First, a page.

Side-by-side shots of telephone lines against blue skies, with the iPad again on the left, and the iPhone 4S on the right. The blue of the iPhone photo looks slightly more saturated, but otherwise the photos handle details and color gradients similarly.
Here we have a close-up of some flowers with the ipad on the left and the iPhone 4S shot on the right. In both cases, the tap-to-focus feature brought the foreground flowers into a shallow focus. If there's a reason the iPad photo looks a little sharper, I'd credit the fact that the large screen made it much easier to identify that the shot was in focus and framed well.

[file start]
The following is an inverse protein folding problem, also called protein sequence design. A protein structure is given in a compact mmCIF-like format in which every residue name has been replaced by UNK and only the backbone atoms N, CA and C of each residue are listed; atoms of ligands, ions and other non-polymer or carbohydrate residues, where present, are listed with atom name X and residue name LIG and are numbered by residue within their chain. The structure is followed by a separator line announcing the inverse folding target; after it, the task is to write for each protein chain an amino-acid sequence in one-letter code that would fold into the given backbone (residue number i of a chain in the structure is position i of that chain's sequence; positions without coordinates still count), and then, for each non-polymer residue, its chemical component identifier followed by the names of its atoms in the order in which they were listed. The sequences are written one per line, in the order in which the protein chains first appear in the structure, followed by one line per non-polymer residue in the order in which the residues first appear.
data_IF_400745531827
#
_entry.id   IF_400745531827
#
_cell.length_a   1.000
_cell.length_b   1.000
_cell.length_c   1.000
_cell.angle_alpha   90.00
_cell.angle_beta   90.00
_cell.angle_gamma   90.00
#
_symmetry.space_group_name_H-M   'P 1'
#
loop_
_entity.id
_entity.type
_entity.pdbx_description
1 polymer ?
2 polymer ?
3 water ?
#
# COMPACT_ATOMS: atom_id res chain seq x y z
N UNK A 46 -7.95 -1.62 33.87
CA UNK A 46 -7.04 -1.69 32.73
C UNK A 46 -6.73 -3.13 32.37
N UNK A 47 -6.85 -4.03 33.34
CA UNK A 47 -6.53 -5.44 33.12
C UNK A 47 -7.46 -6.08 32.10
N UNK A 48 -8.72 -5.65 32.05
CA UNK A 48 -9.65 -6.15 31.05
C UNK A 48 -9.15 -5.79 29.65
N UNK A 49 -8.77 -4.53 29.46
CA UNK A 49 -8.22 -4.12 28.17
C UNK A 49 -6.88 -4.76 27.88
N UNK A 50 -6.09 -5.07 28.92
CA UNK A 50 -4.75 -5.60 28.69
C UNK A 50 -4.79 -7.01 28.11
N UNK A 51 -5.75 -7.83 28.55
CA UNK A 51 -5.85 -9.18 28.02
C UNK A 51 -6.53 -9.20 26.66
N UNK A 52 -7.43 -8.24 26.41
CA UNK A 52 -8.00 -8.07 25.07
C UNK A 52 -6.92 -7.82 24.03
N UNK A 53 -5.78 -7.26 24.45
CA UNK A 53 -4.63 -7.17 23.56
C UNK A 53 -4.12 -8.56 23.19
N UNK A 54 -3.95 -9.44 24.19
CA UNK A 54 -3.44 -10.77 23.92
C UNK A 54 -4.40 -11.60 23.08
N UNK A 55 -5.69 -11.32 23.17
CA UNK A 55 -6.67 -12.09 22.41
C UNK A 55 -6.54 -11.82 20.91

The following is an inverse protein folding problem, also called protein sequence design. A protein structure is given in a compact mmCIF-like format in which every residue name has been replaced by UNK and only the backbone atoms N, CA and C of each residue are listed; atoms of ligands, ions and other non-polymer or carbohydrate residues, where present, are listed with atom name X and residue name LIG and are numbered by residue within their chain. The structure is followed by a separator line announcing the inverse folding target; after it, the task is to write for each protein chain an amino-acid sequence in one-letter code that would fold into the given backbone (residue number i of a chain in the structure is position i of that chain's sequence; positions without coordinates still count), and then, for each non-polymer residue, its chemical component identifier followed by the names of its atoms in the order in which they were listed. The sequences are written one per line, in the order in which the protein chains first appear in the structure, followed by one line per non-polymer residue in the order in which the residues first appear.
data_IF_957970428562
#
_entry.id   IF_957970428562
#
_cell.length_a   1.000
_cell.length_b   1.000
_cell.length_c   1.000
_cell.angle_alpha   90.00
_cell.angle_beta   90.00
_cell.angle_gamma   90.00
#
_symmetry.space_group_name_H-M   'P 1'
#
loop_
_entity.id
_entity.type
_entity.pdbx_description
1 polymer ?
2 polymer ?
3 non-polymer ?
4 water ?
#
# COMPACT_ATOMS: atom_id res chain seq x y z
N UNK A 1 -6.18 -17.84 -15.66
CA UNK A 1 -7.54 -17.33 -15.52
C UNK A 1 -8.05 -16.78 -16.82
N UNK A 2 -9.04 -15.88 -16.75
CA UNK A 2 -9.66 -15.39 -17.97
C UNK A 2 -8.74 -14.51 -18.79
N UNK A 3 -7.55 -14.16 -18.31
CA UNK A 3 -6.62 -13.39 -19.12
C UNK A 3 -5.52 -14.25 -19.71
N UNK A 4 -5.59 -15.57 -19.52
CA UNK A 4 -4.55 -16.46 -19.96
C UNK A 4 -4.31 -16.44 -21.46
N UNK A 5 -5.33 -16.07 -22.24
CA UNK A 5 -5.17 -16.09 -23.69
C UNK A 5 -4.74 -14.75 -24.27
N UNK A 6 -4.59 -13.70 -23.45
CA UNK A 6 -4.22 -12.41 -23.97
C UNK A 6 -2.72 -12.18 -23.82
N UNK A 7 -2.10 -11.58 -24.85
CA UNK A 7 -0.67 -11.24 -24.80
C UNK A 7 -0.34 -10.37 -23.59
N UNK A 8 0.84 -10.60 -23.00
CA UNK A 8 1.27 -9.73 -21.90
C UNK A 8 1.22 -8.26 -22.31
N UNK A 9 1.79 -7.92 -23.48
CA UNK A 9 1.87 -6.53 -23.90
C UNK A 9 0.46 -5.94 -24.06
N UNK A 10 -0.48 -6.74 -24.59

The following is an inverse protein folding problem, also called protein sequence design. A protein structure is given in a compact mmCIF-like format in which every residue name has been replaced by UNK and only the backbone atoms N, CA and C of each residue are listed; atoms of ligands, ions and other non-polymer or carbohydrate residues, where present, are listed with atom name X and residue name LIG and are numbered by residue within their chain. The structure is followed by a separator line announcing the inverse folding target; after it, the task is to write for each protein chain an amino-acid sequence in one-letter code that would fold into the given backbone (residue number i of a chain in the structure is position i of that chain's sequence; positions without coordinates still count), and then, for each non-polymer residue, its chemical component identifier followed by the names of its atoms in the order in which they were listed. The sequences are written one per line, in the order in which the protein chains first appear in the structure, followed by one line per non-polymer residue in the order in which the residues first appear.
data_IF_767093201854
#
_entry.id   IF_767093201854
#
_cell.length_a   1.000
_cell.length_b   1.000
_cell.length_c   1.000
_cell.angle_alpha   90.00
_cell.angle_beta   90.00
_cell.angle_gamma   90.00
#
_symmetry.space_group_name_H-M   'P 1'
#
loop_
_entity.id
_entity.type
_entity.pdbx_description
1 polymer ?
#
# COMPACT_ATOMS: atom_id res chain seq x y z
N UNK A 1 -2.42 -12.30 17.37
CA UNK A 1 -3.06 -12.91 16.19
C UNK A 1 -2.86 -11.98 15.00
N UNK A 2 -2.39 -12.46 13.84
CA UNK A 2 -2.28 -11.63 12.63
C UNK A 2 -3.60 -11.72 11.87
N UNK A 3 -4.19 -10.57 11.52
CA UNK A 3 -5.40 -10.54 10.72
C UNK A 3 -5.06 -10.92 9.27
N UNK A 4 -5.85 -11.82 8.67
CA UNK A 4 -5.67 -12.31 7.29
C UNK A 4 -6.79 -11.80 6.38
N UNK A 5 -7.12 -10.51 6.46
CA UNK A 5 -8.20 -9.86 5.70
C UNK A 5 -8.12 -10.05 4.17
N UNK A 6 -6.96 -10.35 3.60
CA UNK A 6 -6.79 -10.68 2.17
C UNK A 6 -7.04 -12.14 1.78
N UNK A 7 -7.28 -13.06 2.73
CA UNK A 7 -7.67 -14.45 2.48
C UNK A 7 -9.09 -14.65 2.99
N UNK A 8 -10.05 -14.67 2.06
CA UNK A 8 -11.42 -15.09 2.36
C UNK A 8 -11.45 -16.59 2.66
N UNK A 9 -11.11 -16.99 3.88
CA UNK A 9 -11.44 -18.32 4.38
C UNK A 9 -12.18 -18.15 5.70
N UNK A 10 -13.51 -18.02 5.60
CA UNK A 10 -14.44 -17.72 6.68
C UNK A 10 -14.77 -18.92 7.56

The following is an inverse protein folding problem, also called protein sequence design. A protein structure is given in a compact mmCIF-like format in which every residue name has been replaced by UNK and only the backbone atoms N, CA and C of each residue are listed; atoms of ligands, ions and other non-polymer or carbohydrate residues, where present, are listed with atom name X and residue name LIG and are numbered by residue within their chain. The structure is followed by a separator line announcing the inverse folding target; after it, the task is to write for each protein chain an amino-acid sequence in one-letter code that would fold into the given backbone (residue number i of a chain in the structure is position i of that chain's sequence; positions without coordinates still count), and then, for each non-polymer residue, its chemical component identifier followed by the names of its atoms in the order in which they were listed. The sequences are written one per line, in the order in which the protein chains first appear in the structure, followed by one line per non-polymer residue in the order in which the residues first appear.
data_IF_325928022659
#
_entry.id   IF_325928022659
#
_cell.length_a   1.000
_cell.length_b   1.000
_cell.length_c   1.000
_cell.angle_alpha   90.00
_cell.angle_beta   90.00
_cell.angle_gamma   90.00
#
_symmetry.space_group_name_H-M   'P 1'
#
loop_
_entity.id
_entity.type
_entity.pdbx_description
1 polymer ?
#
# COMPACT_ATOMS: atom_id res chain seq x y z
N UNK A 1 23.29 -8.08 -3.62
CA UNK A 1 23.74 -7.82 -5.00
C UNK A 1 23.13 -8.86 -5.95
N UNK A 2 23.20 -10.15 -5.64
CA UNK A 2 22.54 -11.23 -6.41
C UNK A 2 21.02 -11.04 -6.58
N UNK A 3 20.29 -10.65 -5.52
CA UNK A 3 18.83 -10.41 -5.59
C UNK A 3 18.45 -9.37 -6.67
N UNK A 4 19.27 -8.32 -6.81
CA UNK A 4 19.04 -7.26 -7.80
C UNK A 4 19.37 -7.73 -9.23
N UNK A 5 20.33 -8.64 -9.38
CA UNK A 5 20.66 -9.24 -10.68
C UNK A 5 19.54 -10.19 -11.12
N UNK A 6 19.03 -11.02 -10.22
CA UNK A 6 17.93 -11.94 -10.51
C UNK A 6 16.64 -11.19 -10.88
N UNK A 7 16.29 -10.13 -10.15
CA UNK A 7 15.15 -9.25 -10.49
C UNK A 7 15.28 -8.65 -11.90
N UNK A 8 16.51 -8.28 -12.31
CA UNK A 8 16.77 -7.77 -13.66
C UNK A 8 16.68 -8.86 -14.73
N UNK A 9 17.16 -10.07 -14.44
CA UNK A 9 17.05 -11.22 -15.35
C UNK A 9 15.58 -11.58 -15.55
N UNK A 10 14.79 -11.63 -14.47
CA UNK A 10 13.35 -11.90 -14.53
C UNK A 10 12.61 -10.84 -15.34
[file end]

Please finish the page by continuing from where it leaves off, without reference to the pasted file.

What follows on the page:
CNET's Dong Ngo poses for a portrait in the windowless subterranean dungeon known as CNET Labs. Again, we have the iPad photo on the top and the iPhone 4S photo below it. In both instances the built-in face detection and autofocus worked as advertised.
This photo of an old Cadillac demonstrates how identical the iPad's camera (top) and iPhone 4S (bottom) really are under some conditions.
Here's another shot where we are stumped to tell the difference between the iPad's camera (top) and the iPhone 4S (below).
This hydrant offered an odd mixture of hues and textures to test the cameras against. But aside from the iPhone 4S (below) offering a slightly color richer saturation than the iPad (top), both cameras handled the photo identically when it came to focus and details.
A close, but not too close, shot of some flowers. I'll let you decide which one's the iPad and which is the iPhone 4S.